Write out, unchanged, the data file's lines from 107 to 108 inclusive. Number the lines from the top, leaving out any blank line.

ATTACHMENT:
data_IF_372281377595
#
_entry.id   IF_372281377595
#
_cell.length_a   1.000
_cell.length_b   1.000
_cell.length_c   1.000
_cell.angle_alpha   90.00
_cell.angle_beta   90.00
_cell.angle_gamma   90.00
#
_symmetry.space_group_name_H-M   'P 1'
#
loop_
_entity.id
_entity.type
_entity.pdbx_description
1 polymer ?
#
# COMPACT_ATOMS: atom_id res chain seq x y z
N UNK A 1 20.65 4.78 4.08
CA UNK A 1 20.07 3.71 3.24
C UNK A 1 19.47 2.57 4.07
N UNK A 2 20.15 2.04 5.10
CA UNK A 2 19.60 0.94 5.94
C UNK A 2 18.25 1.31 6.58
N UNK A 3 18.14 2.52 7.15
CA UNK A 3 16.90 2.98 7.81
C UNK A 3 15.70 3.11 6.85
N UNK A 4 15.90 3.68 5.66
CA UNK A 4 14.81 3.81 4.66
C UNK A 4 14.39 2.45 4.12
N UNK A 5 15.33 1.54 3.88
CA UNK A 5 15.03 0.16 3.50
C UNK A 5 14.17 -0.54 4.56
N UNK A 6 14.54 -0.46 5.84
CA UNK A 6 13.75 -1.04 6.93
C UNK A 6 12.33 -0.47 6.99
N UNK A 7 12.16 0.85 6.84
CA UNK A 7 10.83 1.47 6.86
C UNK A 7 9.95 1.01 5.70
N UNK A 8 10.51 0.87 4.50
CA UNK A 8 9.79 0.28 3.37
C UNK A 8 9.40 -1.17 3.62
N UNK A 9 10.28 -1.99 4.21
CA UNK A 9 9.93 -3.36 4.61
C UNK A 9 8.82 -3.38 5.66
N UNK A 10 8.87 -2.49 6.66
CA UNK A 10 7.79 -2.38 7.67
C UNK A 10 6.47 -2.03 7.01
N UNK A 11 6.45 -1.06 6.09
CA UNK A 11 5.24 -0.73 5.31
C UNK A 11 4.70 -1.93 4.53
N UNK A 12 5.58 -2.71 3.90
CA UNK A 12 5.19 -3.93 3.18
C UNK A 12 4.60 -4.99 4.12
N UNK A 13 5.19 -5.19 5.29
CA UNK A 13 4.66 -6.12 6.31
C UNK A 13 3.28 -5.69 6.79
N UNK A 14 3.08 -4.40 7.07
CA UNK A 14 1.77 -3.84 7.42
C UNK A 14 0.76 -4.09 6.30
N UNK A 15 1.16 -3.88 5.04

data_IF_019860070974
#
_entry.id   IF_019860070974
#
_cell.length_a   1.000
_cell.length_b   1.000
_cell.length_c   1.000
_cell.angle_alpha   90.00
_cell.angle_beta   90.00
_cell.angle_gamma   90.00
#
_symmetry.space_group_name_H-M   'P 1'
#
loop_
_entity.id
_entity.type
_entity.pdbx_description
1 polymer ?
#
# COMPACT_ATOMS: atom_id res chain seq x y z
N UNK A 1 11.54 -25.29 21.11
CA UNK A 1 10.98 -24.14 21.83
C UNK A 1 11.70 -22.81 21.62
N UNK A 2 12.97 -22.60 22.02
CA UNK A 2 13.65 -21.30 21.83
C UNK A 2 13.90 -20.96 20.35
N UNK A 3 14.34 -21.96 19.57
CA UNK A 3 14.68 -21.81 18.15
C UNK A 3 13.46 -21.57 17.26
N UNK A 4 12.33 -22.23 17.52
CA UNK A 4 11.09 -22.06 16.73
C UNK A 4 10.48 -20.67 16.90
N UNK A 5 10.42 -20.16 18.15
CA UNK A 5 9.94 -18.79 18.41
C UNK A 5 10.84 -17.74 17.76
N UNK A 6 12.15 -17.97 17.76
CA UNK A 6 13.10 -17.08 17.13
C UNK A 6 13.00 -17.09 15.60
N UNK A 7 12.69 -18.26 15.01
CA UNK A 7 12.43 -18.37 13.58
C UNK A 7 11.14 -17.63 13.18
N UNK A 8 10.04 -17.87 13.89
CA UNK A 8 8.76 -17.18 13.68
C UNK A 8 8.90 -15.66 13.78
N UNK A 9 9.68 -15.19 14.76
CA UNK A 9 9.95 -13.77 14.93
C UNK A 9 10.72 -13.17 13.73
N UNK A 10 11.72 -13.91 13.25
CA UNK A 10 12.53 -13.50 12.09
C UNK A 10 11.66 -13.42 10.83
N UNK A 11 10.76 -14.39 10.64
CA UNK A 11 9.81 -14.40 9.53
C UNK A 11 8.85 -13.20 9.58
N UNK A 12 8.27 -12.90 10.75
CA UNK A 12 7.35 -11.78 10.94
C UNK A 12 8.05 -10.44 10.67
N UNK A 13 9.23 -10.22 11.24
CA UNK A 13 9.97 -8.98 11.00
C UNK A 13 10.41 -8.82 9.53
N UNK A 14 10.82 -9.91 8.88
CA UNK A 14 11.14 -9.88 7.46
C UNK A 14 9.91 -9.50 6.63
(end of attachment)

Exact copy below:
C UNK A 8 8.90 -15.66 13.78
N UNK A 9 9.68 -15.19 14.76